More unhelpful advice columnists
Among newspaper advice columnists, Dear Margo now gets it about polyamory, but this morning Dear Abby and Ask Amy both indicate they have some learning to do.
DEAR ABBY: My 22-year-old son is involved with a 22-year-old married girl. He has moved in with her, her husband and their 4-year-old son. He says he's happy with the arrangement.
I have tried to accept this even though I don't approve. I don't want to alienate my son, but I see no good coming from this. Abby, please help.
—Disgusted Mom in Henderson, Nev.
DEAR DISGUSTED MOM: You do not have to “accept” it, and as your son's mother you are entitled to tell him you don't approve and why. But he is older than 21, and some lessons have to be learned the hard way. So bide your time because sooner or later the husband's tolerance will wear thin or your son will realize that he deserves to rate higher than No. 2.
Never mind the cracks about the husband's tolerance and rating "higher than No. 2." For all we know this really is a bad setup, with the three doing poly ignorantly or carelessly. Or they could be the model poly family, with relationships guided by wisdom and intention and flowing like clear mountain streams. We don't know but Dear Abby has no interest in finding out.
Clue in Abby here about the fact that good poly relationships can and do exist. Be polite "be a credit to your kink" and remember, it was apparently our letters that turned Dear Margo around.
Elsewhere in today's morning papers, Ask Amy fumbles a question from a woman interested in growing closer with a couple:
DEAR AMY: I have what some might consider an "untraditional" question.
I am a very undersexed single woman. A female co-worker and I became very close friends this year, and I am steadily becoming close friends with her husband as well.
I'm interested in pursuing a threesome with this couple, but I don't know how to ask. Certainly, directly asking seems to be the best way, but I'm worried that I might ruin this relationship.
They are a very liberal couple, but how do I bring this up without offending anyone or losing my friends?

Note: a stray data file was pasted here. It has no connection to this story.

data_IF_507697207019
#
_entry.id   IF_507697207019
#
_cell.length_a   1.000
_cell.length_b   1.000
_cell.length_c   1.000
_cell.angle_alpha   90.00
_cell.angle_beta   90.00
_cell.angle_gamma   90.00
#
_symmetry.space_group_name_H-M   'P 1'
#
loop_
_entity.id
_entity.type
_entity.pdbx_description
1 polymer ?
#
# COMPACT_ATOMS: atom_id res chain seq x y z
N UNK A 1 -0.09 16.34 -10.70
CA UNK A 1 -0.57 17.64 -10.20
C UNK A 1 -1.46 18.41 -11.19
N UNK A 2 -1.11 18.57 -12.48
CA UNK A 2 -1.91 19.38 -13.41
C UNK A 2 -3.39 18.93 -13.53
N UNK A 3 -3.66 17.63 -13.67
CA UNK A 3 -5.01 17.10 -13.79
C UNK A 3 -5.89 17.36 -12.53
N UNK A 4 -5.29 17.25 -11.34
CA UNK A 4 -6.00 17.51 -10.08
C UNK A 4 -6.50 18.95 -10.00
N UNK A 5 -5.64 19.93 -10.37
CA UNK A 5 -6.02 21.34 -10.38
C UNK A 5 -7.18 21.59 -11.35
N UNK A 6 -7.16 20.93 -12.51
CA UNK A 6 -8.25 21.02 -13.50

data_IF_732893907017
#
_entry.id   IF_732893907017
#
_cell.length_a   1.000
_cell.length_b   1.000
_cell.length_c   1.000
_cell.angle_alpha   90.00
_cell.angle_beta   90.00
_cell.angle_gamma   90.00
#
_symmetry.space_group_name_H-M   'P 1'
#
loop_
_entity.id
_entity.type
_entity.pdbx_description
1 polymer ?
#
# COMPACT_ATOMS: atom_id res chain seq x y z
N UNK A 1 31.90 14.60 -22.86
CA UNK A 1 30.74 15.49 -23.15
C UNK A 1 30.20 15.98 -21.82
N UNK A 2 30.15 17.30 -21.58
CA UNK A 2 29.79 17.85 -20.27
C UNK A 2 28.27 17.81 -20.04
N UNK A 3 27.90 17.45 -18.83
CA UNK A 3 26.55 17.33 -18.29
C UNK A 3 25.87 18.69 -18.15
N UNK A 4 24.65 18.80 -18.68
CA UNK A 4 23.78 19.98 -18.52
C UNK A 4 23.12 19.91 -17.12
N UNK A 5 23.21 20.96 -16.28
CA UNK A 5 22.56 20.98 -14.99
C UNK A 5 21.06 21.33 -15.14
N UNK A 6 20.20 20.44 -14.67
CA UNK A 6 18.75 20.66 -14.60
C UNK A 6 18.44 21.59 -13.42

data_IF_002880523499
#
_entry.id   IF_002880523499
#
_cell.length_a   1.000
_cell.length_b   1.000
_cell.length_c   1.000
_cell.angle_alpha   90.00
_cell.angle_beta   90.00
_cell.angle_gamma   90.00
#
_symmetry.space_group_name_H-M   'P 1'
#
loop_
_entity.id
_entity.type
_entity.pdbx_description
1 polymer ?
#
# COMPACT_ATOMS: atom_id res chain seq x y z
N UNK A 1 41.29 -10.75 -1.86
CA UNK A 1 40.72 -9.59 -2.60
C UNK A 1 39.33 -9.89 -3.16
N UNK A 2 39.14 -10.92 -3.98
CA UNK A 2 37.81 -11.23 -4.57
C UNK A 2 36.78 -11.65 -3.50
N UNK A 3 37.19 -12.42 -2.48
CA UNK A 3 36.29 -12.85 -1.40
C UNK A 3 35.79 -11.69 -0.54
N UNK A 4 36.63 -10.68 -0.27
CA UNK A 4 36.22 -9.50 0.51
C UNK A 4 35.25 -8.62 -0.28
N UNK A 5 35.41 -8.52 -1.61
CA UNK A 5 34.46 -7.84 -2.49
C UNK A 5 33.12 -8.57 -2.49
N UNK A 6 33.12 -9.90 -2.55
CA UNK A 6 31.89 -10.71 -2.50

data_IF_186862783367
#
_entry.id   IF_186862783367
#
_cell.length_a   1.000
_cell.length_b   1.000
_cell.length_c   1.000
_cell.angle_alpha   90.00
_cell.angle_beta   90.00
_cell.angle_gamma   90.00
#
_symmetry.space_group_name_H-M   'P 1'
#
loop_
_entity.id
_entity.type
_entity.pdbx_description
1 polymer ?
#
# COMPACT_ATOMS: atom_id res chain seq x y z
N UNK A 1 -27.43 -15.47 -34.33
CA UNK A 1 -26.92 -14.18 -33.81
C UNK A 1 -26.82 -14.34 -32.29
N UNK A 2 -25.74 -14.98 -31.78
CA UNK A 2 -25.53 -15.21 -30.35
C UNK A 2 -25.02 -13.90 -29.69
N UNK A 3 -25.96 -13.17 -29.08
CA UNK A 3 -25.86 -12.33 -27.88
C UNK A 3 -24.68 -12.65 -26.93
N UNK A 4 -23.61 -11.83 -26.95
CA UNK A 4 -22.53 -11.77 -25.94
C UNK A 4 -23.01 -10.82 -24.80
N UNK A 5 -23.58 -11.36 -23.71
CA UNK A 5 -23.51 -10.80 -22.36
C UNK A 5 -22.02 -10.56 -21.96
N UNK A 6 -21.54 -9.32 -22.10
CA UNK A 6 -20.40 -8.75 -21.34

DEAR UNDERSEXED: If you need a stapler, look for it at the office.
A threesome? Not so much. Intimately engaging with this couple would interfere not only with your friendships and your professional life, but also with their marriage.
I believe the protocol here is for you to wait for them to invite you.
You are an adult and can make your own choices with other consenting adults, but people don't invite themselves into another couple's relationship.
Be forewarned even if they do invite this entanglement and it does happen, your relationship with both parties will change and (I believe) eventually suffer.
Why is this a fumble? Amy is correct that a direct proposition might shock and embarrass the couple and queer the friendship. But has Amy never heard of tact? There are polite ways to nudge the friendship forward a bit and see whether the people notice. Or, one could find occasion to drop an offhand comment about some poly-aware friend or stranger or (ahem) item in the media.
Even among the most conventional people, a flirt to test the waters can be done either ham-handedly in a way that puts the other person on the spot, or so gracefully that if the other doesn't already have an interest, they may not even realize they've been flirted with (especially important if it's a co-worker). Amy could have done her readers a service by using this opportunity to explain how.
Respond to Ask Amy at email@example.com .
By the way, in my observation the most successful long-term poly relationships often do grow out of pre-existing friendships.
Labels: advice columns